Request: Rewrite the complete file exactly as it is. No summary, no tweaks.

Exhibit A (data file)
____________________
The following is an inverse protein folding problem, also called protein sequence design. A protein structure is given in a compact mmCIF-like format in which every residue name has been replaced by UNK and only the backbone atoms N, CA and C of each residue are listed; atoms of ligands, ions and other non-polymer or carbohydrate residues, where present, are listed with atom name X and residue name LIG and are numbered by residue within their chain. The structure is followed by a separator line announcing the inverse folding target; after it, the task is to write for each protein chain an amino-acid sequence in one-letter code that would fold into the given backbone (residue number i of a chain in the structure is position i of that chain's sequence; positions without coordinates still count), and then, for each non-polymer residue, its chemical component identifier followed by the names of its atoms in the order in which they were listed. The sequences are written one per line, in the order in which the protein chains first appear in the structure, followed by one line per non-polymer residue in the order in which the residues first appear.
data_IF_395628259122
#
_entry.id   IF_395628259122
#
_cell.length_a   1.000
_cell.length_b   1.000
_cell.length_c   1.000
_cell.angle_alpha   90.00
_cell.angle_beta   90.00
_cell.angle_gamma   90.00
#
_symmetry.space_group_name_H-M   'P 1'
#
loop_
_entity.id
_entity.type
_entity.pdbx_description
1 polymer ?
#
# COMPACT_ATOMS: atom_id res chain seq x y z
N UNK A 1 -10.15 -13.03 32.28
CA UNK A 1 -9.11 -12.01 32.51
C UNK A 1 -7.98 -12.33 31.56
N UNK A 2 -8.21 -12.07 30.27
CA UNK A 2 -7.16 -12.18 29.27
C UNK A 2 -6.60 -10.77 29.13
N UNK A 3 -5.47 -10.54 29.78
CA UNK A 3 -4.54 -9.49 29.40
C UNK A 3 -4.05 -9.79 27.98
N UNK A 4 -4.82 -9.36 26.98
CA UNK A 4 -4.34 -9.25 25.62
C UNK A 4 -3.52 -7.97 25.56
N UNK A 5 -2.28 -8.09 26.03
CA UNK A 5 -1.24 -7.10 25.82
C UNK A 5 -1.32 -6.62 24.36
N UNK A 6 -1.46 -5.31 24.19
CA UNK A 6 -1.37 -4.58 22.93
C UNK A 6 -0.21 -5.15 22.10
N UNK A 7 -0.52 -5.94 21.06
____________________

The following is an inverse protein folding problem, also called protein sequence design. A protein structure is given in a compact mmCIF-like format in which every residue name has been replaced by UNK and only the backbone atoms N, CA and C of each residue are listed; atoms of ligands, ions and other non-polymer or carbohydrate residues, where present, are listed with atom name X and residue name LIG and are numbered by residue within their chain. The structure is followed by a separator line announcing the inverse folding target; after it, the task is to write for each protein chain an amino-acid sequence in one-letter code that would fold into the given backbone (residue number i of a chain in the structure is position i of that chain's sequence; positions without coordinates still count), and then, for each non-polymer residue, its chemical component identifier followed by the names of its atoms in the order in which they were listed. The sequences are written one per line, in the order in which the protein chains first appear in the structure, followed by one line per non-polymer residue in the order in which the residues first appear.
data_IF_395628259122
#
_entry.id   IF_395628259122
#
_cell.length_a   1.000
_cell.length_b   1.000
_cell.length_c   1.000
_cell.angle_alpha   90.00
_cell.angle_beta   90.00
_cell.angle_gamma   90.00
#
_symmetry.space_group_name_H-M   'P 1'
#
loop_
_entity.id
_entity.type
_entity.pdbx_description
1 polymer ?
#
# COMPACT_ATOMS: atom_id res chain seq x y z
N UNK A 1 -10.15 -13.03 32.28
CA UNK A 1 -9.11 -12.01 32.51
C UNK A 1 -7.98 -12.33 31.56
N UNK A 2 -8.21 -12.07 30.27
CA UNK A 2 -7.16 -12.18 29.27
C UNK A 2 -6.60 -10.77 29.13
N UNK A 3 -5.47 -10.54 29.78
CA UNK A 3 -4.54 -9.49 29.40
C UNK A 3 -4.05 -9.79 27.98
N UNK A 4 -4.82 -9.36 26.98
CA UNK A 4 -4.34 -9.25 25.62
C UNK A 4 -3.52 -7.97 25.56
N UNK A 5 -2.28 -8.09 26.03
CA UNK A 5 -1.24 -7.10 25.82
C UNK A 5 -1.32 -6.62 24.36
N UNK A 6 -1.46 -5.31 24.19
CA UNK A 6 -1.37 -4.58 22.93
C UNK A 6 -0.21 -5.15 22.10
N UNK A 7 -0.52 -5.94 21.06